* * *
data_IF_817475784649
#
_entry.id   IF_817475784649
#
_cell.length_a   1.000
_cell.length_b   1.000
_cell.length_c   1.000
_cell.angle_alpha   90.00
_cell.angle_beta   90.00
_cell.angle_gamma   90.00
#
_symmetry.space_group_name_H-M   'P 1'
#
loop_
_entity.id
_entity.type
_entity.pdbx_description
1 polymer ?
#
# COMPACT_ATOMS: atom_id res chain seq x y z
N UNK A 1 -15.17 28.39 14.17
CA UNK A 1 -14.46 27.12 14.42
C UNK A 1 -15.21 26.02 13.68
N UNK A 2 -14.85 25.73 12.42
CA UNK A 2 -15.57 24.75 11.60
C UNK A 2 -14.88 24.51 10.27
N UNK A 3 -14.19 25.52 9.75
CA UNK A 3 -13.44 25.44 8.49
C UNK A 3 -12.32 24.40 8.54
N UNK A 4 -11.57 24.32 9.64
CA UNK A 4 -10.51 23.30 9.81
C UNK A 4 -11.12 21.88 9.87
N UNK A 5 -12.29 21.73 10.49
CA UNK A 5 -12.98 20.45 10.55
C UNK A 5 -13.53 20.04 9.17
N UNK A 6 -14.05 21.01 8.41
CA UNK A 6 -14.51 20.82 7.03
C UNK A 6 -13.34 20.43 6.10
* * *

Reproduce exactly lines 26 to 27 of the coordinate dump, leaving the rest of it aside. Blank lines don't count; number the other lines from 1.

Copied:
C UNK A 2 -14.88 24.51 10.27
N UNK A 3 -14.19 25.52 9.75